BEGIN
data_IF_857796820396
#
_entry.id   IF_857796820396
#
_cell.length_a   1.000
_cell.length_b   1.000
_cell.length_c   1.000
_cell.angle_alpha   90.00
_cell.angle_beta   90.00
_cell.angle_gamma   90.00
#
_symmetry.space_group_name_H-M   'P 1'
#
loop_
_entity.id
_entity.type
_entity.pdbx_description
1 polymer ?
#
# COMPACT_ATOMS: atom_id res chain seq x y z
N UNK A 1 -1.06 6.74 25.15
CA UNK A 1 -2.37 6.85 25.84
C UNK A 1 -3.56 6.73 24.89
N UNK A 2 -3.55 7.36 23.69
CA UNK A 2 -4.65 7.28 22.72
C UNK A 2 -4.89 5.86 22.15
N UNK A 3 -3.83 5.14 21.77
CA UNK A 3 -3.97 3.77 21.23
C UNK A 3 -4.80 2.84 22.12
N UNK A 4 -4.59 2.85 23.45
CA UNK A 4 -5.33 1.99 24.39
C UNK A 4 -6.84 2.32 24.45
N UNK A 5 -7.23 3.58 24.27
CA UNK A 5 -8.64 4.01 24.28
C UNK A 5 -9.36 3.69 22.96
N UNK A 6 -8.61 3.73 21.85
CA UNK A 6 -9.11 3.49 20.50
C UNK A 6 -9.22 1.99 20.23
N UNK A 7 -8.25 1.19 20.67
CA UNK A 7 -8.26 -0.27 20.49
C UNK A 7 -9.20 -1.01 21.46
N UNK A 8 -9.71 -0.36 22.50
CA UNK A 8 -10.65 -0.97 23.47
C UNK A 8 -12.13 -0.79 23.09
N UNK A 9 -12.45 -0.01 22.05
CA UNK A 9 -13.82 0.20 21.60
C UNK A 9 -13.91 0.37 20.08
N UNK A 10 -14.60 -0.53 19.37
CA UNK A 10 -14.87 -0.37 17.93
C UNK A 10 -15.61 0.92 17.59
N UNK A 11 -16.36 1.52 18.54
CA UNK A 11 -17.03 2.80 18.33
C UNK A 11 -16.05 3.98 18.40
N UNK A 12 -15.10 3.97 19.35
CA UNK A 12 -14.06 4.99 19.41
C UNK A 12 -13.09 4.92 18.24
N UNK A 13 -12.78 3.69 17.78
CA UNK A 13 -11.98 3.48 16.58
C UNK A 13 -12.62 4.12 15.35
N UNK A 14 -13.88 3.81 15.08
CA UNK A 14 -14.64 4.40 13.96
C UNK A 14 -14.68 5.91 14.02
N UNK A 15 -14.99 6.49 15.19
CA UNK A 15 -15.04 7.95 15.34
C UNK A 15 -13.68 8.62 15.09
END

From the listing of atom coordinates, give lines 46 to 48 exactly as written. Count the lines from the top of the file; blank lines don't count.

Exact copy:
CA UNK A 9 -13.82 0.20 21.60
C UNK A 9 -13.91 0.37 20.08
N UNK A 10 -14.60 -0.53 19.37